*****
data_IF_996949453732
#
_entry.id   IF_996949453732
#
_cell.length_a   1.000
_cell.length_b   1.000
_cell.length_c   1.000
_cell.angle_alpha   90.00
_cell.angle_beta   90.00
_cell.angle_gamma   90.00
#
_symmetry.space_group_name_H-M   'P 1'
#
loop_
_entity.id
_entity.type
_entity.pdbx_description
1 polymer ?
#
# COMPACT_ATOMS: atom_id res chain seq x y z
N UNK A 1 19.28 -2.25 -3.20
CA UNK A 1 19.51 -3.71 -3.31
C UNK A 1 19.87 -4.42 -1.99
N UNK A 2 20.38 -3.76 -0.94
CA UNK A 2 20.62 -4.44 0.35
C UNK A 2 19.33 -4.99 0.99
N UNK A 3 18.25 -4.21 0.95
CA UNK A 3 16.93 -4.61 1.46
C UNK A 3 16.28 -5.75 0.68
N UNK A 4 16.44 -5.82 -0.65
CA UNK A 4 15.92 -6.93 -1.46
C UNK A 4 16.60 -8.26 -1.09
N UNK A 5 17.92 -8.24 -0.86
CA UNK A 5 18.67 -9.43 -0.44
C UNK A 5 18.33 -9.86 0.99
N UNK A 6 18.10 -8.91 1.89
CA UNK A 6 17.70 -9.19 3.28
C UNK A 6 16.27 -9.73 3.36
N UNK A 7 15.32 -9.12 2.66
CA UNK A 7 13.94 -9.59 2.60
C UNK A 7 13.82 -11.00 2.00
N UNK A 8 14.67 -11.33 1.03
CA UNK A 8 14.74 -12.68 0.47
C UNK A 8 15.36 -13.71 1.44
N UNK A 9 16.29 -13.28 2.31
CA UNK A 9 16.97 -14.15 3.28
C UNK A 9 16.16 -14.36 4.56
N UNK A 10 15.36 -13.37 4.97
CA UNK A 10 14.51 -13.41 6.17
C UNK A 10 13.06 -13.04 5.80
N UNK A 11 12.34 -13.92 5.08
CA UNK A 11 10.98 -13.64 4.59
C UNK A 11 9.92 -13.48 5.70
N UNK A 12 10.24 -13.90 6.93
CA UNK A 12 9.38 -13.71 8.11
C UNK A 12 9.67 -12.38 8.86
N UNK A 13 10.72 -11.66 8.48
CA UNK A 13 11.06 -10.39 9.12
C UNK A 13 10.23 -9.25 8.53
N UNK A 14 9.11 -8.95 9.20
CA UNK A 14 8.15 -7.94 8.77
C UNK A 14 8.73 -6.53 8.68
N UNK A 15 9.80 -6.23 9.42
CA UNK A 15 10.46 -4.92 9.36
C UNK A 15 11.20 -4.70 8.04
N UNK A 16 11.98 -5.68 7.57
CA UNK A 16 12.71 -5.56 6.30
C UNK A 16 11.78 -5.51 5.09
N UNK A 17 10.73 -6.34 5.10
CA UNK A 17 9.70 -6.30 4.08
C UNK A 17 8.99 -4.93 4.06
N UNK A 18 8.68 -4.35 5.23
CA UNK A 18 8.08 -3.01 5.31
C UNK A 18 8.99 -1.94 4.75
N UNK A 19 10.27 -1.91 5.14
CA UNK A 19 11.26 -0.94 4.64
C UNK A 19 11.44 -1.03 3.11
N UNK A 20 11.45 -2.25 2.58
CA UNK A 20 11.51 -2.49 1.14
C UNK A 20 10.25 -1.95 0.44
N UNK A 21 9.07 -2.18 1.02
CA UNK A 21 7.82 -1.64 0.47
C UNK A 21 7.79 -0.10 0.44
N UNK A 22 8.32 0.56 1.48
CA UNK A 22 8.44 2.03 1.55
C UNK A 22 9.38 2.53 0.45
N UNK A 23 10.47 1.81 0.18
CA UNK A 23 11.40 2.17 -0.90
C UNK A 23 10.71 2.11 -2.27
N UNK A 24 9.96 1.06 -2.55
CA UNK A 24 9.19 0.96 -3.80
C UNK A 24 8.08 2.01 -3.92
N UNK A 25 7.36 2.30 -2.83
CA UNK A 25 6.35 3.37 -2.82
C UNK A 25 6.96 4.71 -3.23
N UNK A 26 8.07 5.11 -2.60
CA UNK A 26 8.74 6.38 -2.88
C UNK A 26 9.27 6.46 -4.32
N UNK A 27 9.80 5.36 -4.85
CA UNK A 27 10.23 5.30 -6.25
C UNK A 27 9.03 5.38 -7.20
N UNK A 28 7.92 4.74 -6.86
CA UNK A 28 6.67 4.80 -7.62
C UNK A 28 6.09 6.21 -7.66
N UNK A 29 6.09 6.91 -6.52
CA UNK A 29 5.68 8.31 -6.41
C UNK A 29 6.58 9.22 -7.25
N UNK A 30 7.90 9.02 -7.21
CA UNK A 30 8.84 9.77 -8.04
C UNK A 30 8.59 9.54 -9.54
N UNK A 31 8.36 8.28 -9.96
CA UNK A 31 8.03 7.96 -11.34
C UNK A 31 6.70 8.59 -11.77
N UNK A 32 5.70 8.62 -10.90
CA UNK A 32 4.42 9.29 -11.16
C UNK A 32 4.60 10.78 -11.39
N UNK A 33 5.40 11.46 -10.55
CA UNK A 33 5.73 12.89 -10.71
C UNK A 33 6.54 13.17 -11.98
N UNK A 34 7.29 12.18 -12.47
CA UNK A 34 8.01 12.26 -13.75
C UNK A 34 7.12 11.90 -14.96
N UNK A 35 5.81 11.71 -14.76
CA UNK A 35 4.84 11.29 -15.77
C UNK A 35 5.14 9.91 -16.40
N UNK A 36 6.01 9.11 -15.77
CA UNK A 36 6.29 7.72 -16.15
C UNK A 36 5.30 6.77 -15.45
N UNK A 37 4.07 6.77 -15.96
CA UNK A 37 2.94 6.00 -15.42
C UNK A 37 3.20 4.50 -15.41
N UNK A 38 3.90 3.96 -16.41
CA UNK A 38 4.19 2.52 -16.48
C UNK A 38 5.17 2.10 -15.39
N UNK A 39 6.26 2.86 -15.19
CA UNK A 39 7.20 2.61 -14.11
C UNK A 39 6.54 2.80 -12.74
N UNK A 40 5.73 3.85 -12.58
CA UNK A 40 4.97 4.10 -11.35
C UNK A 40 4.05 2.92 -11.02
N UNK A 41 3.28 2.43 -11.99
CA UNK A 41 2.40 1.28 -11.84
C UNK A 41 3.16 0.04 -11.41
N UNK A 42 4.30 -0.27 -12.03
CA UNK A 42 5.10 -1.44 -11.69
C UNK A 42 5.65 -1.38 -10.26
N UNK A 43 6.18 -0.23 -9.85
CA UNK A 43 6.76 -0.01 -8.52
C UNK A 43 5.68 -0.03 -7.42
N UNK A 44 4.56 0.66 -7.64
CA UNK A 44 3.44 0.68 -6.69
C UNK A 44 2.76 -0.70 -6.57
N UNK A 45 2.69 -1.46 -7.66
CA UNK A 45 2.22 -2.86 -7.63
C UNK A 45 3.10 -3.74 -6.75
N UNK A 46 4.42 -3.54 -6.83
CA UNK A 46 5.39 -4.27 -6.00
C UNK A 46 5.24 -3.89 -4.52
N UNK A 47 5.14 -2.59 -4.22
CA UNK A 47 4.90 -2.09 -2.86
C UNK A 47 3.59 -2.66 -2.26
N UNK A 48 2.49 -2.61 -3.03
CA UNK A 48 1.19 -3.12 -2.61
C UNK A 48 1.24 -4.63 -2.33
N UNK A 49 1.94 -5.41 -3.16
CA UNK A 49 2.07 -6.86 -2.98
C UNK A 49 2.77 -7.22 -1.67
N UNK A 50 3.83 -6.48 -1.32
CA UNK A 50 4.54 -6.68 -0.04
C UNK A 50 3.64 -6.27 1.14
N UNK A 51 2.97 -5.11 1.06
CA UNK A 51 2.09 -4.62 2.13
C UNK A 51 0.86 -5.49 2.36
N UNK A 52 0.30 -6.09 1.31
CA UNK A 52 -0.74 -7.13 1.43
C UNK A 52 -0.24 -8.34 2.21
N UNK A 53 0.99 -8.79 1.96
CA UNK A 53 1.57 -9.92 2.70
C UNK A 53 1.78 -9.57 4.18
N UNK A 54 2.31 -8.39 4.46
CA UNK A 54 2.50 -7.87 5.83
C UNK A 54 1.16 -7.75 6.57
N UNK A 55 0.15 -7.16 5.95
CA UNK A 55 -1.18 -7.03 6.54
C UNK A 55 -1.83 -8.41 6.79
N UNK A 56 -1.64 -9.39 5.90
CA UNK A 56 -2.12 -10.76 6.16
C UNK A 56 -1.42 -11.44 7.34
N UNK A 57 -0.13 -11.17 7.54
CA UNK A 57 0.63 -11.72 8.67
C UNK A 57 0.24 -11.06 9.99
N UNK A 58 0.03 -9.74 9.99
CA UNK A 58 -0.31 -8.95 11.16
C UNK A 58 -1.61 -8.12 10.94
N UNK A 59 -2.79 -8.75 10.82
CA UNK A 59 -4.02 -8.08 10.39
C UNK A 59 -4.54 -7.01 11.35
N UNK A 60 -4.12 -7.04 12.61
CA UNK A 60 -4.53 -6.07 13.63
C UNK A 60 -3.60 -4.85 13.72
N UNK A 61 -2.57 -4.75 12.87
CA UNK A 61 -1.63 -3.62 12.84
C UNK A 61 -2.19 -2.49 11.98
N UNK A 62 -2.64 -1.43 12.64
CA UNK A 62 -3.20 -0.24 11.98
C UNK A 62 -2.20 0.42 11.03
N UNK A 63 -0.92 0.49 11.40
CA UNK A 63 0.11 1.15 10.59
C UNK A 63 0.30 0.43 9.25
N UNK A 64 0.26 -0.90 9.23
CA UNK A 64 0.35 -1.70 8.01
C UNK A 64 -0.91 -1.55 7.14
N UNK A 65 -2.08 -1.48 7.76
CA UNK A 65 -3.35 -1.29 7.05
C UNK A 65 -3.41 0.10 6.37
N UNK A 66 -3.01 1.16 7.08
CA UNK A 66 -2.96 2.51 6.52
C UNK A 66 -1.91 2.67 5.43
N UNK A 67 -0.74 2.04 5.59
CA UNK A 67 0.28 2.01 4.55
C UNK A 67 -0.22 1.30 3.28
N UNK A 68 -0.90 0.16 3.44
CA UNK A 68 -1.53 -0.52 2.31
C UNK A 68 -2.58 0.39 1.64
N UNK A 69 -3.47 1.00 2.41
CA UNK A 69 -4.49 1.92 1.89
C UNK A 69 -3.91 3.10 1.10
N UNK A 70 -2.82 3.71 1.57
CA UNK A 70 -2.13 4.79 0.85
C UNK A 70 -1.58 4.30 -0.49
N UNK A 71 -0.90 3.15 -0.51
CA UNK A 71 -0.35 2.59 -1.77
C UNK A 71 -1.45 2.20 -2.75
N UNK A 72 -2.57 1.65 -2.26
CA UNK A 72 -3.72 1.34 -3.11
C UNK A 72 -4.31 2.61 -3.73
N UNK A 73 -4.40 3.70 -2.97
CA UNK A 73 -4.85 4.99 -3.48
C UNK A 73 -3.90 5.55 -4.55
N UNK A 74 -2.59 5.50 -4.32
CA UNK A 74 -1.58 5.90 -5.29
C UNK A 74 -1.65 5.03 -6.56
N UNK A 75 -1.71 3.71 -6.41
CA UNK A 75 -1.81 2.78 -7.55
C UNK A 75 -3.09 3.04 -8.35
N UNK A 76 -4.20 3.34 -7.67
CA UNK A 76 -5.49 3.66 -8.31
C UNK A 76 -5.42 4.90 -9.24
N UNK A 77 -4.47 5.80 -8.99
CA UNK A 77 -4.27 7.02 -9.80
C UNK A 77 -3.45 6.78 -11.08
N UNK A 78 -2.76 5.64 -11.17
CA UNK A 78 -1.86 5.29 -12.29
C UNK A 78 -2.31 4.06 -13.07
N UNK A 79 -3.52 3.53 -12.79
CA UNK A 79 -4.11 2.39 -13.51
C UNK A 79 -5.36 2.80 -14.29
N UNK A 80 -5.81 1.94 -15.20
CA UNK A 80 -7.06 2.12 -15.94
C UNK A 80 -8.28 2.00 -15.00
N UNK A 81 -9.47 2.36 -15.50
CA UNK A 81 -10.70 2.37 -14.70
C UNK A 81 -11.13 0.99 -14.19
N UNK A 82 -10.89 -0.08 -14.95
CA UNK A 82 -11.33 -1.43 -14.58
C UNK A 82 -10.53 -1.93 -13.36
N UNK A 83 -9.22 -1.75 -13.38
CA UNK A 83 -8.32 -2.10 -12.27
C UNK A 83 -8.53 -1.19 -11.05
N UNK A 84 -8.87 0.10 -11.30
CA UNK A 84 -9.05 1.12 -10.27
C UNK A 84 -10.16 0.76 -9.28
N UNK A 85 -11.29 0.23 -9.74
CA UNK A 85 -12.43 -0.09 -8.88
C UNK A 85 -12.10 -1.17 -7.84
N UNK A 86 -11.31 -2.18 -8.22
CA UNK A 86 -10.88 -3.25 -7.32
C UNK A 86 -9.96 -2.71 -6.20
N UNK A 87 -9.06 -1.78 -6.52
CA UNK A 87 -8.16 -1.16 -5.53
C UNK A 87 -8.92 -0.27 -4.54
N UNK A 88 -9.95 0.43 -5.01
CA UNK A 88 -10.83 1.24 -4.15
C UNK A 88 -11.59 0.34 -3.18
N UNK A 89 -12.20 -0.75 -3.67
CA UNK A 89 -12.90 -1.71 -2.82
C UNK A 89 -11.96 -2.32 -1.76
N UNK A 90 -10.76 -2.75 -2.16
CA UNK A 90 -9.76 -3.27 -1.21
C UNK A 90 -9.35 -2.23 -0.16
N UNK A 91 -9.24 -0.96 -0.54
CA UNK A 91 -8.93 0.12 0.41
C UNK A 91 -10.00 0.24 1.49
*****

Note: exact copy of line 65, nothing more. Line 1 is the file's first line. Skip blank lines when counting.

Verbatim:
C UNK A 15 11.20 -4.70 8.04